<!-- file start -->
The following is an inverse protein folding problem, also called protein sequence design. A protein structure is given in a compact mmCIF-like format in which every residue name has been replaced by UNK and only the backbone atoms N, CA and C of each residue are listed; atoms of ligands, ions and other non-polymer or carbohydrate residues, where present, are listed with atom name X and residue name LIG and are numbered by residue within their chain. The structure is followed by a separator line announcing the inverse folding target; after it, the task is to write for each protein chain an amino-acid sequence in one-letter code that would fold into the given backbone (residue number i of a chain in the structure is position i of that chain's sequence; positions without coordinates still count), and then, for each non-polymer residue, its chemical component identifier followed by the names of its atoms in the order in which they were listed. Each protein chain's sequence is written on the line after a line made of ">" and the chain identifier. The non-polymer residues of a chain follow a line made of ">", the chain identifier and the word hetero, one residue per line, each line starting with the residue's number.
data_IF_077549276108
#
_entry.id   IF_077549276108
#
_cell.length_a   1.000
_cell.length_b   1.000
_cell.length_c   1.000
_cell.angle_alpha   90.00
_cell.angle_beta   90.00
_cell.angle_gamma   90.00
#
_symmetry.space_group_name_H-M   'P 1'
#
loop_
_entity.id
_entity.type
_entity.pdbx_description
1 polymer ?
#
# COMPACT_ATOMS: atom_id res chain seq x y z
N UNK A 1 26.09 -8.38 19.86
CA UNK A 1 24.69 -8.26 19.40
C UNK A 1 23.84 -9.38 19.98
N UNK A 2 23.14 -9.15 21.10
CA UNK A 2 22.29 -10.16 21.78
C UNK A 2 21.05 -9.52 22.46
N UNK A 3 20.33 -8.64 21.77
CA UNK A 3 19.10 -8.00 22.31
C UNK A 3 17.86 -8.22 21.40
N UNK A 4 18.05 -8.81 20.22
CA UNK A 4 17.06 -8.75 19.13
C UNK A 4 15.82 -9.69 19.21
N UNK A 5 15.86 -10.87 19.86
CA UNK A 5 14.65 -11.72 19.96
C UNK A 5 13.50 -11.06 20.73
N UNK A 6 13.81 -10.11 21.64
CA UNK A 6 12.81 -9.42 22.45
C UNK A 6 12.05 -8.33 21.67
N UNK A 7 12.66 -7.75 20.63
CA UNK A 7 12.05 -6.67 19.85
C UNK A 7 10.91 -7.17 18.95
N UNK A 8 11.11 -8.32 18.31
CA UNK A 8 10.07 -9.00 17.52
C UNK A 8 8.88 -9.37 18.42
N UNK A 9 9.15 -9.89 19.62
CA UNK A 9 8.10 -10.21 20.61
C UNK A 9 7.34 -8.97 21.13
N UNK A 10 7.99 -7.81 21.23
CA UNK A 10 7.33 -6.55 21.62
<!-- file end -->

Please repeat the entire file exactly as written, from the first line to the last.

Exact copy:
The following is an inverse protein folding problem, also called protein sequence design. A protein structure is given in a compact mmCIF-like format in which every residue name has been replaced by UNK and only the backbone atoms N, CA and C of each residue are listed; atoms of ligands, ions and other non-polymer or carbohydrate residues, where present, are listed with atom name X and residue name LIG and are numbered by residue within their chain. The structure is followed by a separator line announcing the inverse folding target; after it, the task is to write for each protein chain an amino-acid sequence in one-letter code that would fold into the given backbone (residue number i of a chain in the structure is position i of that chain's sequence; positions without coordinates still count), and then, for each non-polymer residue, its chemical component identifier followed by the names of its atoms in the order in which they were listed. Each protein chain's sequence is written on the line after a line made of ">" and the chain identifier. The non-polymer residues of a chain follow a line made of ">", the chain identifier and the word hetero, one residue per line, each line starting with the residue's number.
data_IF_077549276108
#
_entry.id   IF_077549276108
#
_cell.length_a   1.000
_cell.length_b   1.000
_cell.length_c   1.000
_cell.angle_alpha   90.00
_cell.angle_beta   90.00
_cell.angle_gamma   90.00
#
_symmetry.space_group_name_H-M   'P 1'
#
loop_
_entity.id
_entity.type
_entity.pdbx_description
1 polymer ?
#
# COMPACT_ATOMS: atom_id res chain seq x y z
N UNK A 1 26.09 -8.38 19.86
CA UNK A 1 24.69 -8.26 19.40
C UNK A 1 23.84 -9.38 19.98
N UNK A 2 23.14 -9.15 21.10
CA UNK A 2 22.29 -10.16 21.78
C UNK A 2 21.05 -9.52 22.46
N UNK A 3 20.33 -8.64 21.77
CA UNK A 3 19.10 -8.00 22.31
C UNK A 3 17.86 -8.22 21.40
N UNK A 4 18.05 -8.81 20.22
CA UNK A 4 17.06 -8.75 19.13
C UNK A 4 15.82 -9.69 19.21
N UNK A 5 15.86 -10.87 19.86
CA UNK A 5 14.65 -11.72 19.96
C UNK A 5 13.50 -11.06 20.73
N UNK A 6 13.81 -10.11 21.64
CA UNK A 6 12.81 -9.42 22.45
C UNK A 6 12.05 -8.33 21.67
N UNK A 7 12.66 -7.75 20.63
CA UNK A 7 12.05 -6.67 19.85
C UNK A 7 10.91 -7.17 18.95
N UNK A 8 11.11 -8.32 18.31
CA UNK A 8 10.07 -9.00 17.52
C UNK A 8 8.88 -9.37 18.42
N UNK A 9 9.15 -9.89 19.62
CA UNK A 9 8.10 -10.21 20.61
C UNK A 9 7.34 -8.97 21.13
N UNK A 10 7.99 -7.81 21.23
CA UNK A 10 7.33 -6.55 21.62